- silicon (extremely abundant and non-toxic)
- aluminum for the contacts
- tiny amounts of boron and phosphorus as dopants.

Re:We need nuclear. (1)

ducomputergeek (595742) | about 9 months ago | (#46163709)

Actually, at least in the United States, all the rivers that can be used for hydro electric are being used for hydro power.

What we need to do is get over "proliferation" and rewrite some of the damn treaties to allow the reprocessing of spent fuel as well as change our reactor designs over to ones that will burn the spent fuel. I know the Thorium cycle reactors are a lifetime away, for me anyway, from being commercially ready. But you burn up all those bombs and spent fuel rods already created over the next 500 years and what's left is only hot for a few hundred years, not 10,000 years.

Re:We need nuclear. (0)

Anonymous Coward | about 9 months ago | (#46163763)

It amazes me how 'nuclear' gets translated into the old style we-can-make-bombs-outta-this-stuff reactor. There _other_ ways of 'going nuclear' that do not lead to the ability to make a weapon { so why is Iran following the path that /does/, pray tell }.

http://en.wikipedia.org/wiki/LFTR

If the United States does not or will not make this happen, we'll be importing them from the people who do.

Stupid headline (5, Funny)

Enigma2175 (179646) | about 9 months ago | (#46163167)

Should we prevent the spread of headlines that end in a question mark?

No way (2, Insightful)

Kohath (38547) | about 9 months ago | (#46163169)

Then they would have to stop fund-raising and find productive jobs.

Re:No way (-1)

Anonymous Coward | about 9 months ago | (#46163483)

Today, the U.S. Environmental Protection Agency (EPA) issued a new Public Service Announcement (PSA) to educate the public and healthcare providers about the risks of air pollution to the heart.

"Over more than four decades of EPA history, we've made tremendous progress cleaning up the air we breathe by using science to understand the harmful effects of air pollution," said EPA Administrator Gina McCarthy. “While EPA continues to fight for clean air, Americans can take further action to protect their heart health by following the advice in our new PSA.”

February is American Heart Month, and one of EPA’s commitments in the U.S. Surgeon General’s National Prevention Strategy is to educate health care professionals on the health effects of air pollution, including heart risks. This PSA supports the Million Hearts initiative, launched by the U.S. Department of Health and Human Services in September, 2011 to prevent one million heart attacks and strokes by 2017.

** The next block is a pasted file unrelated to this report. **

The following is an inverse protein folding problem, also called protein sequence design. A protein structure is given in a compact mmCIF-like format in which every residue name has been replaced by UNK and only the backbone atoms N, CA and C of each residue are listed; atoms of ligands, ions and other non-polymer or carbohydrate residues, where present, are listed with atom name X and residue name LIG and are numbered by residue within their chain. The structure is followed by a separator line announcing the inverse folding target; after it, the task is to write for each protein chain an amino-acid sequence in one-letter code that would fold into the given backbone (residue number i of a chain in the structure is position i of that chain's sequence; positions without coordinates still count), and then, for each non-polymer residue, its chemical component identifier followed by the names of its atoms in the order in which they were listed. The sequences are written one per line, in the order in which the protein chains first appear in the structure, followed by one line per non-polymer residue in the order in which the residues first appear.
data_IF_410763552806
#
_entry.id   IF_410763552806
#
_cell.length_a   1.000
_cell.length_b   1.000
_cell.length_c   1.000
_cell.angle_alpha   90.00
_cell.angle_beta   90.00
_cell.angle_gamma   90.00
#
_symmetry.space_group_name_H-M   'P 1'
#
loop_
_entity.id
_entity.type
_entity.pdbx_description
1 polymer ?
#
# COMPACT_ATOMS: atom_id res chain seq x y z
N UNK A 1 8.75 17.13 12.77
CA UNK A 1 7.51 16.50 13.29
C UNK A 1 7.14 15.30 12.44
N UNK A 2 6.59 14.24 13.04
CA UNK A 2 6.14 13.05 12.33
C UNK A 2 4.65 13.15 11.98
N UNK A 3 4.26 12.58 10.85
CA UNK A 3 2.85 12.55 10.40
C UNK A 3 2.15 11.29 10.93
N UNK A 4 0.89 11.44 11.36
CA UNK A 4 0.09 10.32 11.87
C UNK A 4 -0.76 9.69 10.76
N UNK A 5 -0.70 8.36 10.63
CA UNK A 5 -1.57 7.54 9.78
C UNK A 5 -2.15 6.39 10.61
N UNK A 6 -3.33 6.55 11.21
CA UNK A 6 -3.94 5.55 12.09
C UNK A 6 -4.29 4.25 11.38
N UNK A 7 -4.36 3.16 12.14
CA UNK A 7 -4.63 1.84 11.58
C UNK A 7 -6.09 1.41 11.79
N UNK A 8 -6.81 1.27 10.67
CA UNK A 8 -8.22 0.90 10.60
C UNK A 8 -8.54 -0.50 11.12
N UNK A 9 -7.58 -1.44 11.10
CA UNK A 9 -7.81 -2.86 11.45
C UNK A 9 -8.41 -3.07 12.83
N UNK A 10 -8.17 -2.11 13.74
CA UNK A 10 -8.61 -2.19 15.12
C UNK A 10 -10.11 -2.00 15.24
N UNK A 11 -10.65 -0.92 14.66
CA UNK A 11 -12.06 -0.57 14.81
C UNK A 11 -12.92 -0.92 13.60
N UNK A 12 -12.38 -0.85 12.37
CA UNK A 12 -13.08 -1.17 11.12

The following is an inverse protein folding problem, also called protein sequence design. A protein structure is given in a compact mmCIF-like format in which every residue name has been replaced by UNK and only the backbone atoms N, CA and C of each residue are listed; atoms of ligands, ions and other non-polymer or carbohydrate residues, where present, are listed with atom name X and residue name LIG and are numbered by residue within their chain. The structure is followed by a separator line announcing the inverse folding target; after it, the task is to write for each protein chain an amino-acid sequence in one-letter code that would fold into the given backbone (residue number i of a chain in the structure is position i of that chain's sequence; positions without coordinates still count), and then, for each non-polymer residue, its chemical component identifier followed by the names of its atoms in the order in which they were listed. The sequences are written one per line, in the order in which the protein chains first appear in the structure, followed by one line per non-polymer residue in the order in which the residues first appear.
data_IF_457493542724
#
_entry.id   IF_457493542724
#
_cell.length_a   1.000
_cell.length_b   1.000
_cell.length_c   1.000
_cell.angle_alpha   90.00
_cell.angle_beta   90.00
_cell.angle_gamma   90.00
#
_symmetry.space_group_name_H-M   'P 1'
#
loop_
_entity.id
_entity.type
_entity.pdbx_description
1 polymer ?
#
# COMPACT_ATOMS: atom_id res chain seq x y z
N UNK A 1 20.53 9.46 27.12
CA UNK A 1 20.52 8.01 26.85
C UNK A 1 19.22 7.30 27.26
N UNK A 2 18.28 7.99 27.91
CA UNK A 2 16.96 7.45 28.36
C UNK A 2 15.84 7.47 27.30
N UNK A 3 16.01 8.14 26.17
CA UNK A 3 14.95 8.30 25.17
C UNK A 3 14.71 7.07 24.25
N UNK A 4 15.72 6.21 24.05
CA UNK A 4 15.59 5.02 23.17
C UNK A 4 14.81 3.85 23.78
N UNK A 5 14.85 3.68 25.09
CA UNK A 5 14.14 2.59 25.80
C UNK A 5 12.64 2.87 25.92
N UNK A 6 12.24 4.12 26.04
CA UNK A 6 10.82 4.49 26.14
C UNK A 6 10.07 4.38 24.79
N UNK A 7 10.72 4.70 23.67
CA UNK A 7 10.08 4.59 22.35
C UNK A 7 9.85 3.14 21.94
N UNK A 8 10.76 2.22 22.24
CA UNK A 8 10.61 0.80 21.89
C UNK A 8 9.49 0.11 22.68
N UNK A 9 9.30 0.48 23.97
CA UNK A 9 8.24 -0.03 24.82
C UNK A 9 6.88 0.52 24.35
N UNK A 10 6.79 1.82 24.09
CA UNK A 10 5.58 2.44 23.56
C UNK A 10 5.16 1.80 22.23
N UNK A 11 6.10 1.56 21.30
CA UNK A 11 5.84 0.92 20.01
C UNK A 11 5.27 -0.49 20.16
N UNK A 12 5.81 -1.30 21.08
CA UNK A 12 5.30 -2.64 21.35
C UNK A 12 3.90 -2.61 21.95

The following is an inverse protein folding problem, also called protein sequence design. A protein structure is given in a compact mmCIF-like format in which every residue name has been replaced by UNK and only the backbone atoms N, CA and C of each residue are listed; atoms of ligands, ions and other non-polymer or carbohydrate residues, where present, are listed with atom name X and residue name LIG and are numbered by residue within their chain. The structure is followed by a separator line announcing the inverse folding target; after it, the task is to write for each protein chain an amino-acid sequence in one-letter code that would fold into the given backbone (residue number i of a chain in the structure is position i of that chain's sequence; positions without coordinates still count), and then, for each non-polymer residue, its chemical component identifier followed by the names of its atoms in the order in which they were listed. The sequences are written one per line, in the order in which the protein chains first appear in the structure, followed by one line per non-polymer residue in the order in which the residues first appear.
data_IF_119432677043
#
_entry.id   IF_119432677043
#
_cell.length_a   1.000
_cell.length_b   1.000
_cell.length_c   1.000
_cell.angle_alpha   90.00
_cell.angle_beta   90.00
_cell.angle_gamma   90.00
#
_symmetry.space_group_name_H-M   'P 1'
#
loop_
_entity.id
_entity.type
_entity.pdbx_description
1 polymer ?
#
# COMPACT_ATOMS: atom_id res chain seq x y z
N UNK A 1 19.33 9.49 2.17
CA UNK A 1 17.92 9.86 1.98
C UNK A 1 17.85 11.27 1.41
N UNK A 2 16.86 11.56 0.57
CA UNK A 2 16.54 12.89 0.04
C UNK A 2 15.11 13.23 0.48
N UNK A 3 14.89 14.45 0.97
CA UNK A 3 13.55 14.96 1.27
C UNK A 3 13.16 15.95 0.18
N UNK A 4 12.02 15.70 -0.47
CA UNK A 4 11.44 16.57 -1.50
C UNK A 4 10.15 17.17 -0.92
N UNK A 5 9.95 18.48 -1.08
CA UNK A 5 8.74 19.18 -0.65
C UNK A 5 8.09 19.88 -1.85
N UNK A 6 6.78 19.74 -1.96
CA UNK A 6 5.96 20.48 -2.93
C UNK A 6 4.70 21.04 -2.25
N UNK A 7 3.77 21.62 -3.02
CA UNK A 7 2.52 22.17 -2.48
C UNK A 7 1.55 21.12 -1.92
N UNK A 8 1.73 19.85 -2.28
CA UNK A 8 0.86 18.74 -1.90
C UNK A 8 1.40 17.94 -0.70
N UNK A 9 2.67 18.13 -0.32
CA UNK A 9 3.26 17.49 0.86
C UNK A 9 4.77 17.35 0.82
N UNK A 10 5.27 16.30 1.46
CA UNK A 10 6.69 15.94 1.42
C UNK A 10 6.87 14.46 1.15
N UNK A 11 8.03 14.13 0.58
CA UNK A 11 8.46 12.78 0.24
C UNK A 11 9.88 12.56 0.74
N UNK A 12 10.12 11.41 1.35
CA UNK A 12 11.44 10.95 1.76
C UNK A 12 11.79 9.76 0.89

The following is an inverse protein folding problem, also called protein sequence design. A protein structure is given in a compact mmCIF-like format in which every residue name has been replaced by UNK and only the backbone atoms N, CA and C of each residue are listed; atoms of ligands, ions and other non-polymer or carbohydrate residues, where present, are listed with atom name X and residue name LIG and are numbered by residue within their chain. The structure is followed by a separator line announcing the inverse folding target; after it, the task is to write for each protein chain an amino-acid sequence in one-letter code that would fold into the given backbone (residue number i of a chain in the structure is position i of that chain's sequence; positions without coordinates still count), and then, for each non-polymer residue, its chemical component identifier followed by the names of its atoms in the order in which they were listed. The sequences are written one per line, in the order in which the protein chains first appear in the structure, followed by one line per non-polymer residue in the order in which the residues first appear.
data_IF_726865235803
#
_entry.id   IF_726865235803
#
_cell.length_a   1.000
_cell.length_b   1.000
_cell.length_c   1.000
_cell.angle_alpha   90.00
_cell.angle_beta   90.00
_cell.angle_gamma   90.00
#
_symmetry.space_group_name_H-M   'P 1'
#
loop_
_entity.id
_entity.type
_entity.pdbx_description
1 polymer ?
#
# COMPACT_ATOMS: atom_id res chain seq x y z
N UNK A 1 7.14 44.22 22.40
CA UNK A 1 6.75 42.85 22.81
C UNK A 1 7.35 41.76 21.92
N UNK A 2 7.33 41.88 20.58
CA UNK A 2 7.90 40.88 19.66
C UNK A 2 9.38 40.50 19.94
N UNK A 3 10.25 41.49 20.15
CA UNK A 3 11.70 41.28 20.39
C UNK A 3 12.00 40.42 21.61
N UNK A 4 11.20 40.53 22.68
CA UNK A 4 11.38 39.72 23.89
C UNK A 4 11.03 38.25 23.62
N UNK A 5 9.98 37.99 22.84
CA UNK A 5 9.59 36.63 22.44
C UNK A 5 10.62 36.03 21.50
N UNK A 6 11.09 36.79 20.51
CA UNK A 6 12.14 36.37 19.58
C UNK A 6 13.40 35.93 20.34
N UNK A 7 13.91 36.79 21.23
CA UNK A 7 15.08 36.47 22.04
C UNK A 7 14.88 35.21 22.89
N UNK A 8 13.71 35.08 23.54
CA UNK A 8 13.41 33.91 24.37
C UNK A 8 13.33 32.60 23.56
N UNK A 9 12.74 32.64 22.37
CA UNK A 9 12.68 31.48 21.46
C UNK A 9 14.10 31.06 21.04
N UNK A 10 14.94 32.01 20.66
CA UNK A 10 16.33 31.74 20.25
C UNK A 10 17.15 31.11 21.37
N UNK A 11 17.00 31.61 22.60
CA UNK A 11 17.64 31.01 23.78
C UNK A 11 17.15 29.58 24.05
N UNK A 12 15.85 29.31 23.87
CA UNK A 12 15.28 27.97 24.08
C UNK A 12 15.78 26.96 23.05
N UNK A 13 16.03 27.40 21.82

Air pollution can trigger heart attacks, stroke, and worsen heart conditions, especially in people with heart disease. One in three Americans in the United States has heart disease. Very small particles are the pollutants of greatest concern for triggering health effects from exposure to air pollutants. These particles are found in transportation exhaust, haze, smoke, and dust and sometimes in air that looks clean. Particle pollution can be found in the air at any time of the year.

People with heart disease should check the daily Air Quality Index forecast, which is color coded, to protect their health. At code orange or higher, particle pollution can be harmful to people with heart disease. On bad air quality days, it is recommended to reschedule outdoor exercise or exercise indoors instead, and avoid exercising near busy roads.

Air Quality Index forecasts for more than 400 cities are available on the forecast map through the free AirNow app for iPhone and Android phones, and through the free EnviroFlash e-mail service. To sign up, visit http://airnow.gov/ and click on the “Apps” or “EnviroFlash” icons.

Watch and download the PSA: http://youtu.be/yHXUPZCUuGs

A broadcast-ready version of the PSA is available here: http://www.dvidshub.net/video/320928/smart-protect-your-heart-air-pollution#

Learn more ways to protect your heart from air pollution at www.epa.gov/healthyheart.